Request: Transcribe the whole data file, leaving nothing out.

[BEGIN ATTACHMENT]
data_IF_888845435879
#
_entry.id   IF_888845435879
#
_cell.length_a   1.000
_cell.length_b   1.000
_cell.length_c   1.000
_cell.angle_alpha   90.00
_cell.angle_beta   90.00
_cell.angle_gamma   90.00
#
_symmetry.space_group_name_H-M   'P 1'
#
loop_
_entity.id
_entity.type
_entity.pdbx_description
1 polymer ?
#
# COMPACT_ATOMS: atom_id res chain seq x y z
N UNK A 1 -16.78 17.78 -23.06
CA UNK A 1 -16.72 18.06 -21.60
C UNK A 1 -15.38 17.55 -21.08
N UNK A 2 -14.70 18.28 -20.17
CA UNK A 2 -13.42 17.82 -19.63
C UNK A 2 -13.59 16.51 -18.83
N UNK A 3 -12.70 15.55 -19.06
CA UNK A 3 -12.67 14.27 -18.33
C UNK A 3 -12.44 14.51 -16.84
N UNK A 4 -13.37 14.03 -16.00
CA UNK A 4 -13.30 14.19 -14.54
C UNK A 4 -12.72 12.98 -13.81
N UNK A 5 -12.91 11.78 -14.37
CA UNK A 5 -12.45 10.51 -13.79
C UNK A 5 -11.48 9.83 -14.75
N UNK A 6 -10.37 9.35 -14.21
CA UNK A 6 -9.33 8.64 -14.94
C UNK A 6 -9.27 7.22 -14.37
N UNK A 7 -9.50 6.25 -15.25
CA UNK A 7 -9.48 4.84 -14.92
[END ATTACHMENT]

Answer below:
data_IF_888845435879
#
_entry.id   IF_888845435879
#
_cell.length_a   1.000
_cell.length_b   1.000
_cell.length_c   1.000
_cell.angle_alpha   90.00
_cell.angle_beta   90.00
_cell.angle_gamma   90.00
#
_symmetry.space_group_name_H-M   'P 1'
#
loop_
_entity.id
_entity.type
_entity.pdbx_description
1 polymer ?
#
# COMPACT_ATOMS: atom_id res chain seq x y z
N UNK A 1 -16.78 17.78 -23.06
CA UNK A 1 -16.72 18.06 -21.60
C UNK A 1 -15.38 17.55 -21.08
N UNK A 2 -14.70 18.28 -20.17
CA UNK A 2 -13.42 17.82 -19.63
C UNK A 2 -13.59 16.51 -18.83
N UNK A 3 -12.70 15.55 -19.06
CA UNK A 3 -12.67 14.27 -18.33
C UNK A 3 -12.44 14.51 -16.84
N UNK A 4 -13.37 14.03 -16.00
CA UNK A 4 -13.30 14.19 -14.54
C UNK A 4 -12.72 12.98 -13.81
N UNK A 5 -12.91 11.78 -14.37
CA UNK A 5 -12.45 10.51 -13.79
C UNK A 5 -11.48 9.83 -14.75
N UNK A 6 -10.37 9.35 -14.21
CA UNK A 6 -9.33 8.64 -14.94
C UNK A 6 -9.27 7.22 -14.37
N UNK A 7 -9.50 6.25 -15.25
CA UNK A 7 -9.48 4.84 -14.92